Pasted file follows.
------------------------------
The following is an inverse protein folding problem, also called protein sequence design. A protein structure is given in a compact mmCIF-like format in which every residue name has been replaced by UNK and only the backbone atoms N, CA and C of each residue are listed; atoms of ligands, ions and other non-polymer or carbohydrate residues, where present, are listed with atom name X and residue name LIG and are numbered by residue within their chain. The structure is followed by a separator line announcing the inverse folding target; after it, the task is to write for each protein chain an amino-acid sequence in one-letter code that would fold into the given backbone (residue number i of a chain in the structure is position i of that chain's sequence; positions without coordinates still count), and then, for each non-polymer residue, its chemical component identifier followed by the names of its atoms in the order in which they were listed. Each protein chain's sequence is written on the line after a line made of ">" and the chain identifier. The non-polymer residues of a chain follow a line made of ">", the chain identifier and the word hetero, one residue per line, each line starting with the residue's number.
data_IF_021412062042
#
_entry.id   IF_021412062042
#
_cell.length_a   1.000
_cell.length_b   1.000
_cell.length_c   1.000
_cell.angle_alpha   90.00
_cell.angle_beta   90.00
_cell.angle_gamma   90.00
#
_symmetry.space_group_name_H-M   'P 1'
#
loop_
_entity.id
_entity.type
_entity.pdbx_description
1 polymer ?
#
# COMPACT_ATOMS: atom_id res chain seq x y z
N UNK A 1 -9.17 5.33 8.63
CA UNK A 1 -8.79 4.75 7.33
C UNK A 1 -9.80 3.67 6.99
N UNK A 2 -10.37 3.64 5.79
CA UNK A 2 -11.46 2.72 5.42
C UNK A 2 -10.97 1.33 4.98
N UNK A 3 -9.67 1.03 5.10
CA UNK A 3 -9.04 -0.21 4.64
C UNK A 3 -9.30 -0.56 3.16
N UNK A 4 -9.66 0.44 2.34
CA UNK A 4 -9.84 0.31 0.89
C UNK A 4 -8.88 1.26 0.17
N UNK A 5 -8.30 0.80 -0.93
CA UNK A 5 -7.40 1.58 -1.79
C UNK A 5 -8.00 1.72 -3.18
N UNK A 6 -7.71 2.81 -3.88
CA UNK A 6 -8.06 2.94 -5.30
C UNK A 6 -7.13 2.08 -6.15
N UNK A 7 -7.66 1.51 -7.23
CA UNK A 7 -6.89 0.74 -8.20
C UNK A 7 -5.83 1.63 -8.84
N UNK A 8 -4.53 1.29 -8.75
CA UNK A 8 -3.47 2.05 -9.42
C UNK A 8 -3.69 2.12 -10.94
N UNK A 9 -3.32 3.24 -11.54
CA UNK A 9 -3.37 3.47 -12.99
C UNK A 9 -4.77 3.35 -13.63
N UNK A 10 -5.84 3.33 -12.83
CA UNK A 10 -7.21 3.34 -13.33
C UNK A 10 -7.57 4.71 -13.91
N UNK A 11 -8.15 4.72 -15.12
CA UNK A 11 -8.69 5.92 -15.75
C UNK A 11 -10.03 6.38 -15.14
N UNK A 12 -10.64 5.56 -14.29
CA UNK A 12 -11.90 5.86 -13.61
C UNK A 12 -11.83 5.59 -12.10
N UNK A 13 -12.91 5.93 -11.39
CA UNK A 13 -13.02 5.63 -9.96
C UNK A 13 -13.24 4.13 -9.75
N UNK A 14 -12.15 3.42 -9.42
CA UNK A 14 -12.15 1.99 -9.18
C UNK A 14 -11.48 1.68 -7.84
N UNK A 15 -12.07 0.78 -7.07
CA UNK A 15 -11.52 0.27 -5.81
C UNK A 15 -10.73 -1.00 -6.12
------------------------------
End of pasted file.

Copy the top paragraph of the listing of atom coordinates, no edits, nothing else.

The following is an inverse protein folding problem, also called protein sequence design. A protein structure is given in a compact mmCIF-like format in which every residue name has been replaced by UNK and only the backbone atoms N, CA and C of each residue are listed; atoms of ligands, ions and other non-polymer or carbohydrate residues, where present, are listed with atom name X and residue name LIG and are numbered by residue within their chain. The structure is followed by a separator line announcing the inverse folding target; after it, the task is to write for each protein chain an amino-acid sequence in one-letter code that would fold into the given backbone (residue number i of a chain in the structure is position i of that chain's sequence; positions without coordinates still count), and then, for each non-polymer residue, its chemical component identifier followed by the names of its atoms in the order in which they were listed. Each protein chain's sequence is written on the line after a line made of ">" and the chain identifier. The non-polymer residues of a chain follow a line made of ">", the chain identifier and the word hetero, one residue per line, each line starting with the residue's number.